The most magical thing that happened since this started three weeks ago was that Cal let Pat hold her on his lap and smiled and sang, because she could snuggle once again.

    So, today will be the day that the other miracle of Cal laying against our chest and matching her breathing to ours became possible again.

    We will give the new meds credit but also the special visit from Father Chris and the icon of the Virgin Mary he left on Cal's pillow.

    My father would have declared it a divine act, but, I don't want Dr. Waldman's treatment to be discounted. While Dr. Waldman demured to the drugs and a higher power for the breakthrough, the residents were quite eager to take a bow for Cal's improvement. I noticed the attendings indulged this, like a parent telling a child his painting was lovely even though it was just a brown blob of fingerpaint to the more objective observer.

    Then I remembered, it is Passover this week....of course pain and suffering create miracles and salvation.


    The Residents

    The residents may or may not have appreciated what a great teaching case this was. By week three, the residents directed their questions to me instead of the attending. Like an animal who had challenged a pack's leader, I tried to repair the hierarchy and submit to the attending's authority.

    "You should ask the boss not me.The attending is standing right here." I said grinning.

    And the attending, a mother and a doctor corrected me, "But you are the expert on Calliope."  

    The residents nodded mostly because the attending was teaching them how to deal with me and they seemed a bit horrifed by me- the selfie should indicate how terrifying I look- they were right to treat me like a wild animal roaming the corridors of the hospital.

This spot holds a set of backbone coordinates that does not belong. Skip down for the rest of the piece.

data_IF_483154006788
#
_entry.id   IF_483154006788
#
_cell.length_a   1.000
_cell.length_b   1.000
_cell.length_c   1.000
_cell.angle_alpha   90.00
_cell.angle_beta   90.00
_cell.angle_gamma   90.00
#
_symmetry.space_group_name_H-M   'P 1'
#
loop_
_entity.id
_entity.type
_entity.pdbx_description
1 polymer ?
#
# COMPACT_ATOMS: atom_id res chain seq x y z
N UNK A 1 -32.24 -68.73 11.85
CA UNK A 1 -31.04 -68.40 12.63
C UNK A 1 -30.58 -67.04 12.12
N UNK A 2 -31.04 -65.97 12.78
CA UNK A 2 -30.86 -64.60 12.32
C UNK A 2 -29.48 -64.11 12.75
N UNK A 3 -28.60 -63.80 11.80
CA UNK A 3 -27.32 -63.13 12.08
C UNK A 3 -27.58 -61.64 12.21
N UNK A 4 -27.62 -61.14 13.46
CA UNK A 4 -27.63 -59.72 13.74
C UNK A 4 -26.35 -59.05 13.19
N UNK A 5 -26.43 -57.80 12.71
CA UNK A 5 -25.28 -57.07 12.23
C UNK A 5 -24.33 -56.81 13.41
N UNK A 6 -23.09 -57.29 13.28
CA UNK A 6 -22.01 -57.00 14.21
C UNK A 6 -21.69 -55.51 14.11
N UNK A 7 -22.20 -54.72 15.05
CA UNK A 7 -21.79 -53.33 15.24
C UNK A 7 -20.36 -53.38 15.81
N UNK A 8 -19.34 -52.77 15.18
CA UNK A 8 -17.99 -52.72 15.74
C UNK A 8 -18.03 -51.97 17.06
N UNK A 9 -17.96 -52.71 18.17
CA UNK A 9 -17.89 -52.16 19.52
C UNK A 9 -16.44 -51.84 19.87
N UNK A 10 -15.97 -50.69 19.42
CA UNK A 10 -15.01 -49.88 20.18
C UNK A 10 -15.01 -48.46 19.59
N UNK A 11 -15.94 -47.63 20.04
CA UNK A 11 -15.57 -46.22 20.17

Most of the moms on Seashore 4 are regulars, frequent flyers to the hospital. I liked to take the new parents under  my wings and show them the ropes. I am here for a death sentence, but most of them are just passing through and when they meet  me they experience the worst case scenario vicariously through us.

    Other people's tragedy is hypnotic stuff. Why do you think every news program or news program leads with what bleeds. 
    Remember Sandy Hook and last year's Boston Marathon?

    So I like to show the Seashore 4 west newbies where to find the free ginger ale and the towels.  I came to view myself as the Morgan Freeman character- Red- from The Shawshenk Redemption.) 

    Most families don't know that the residents are not really doctors yet and get frustrated by their "uselessness" (the newbies' words not mine). I tell them that they must direct all their questions and concerns to the nurses or the attendings, residents know less than you do about your kid....they are there for you to teach them how to be doctors. The new parents would nod in recognition at this. In such matters Bosk's classic study of medical training is beyond useful.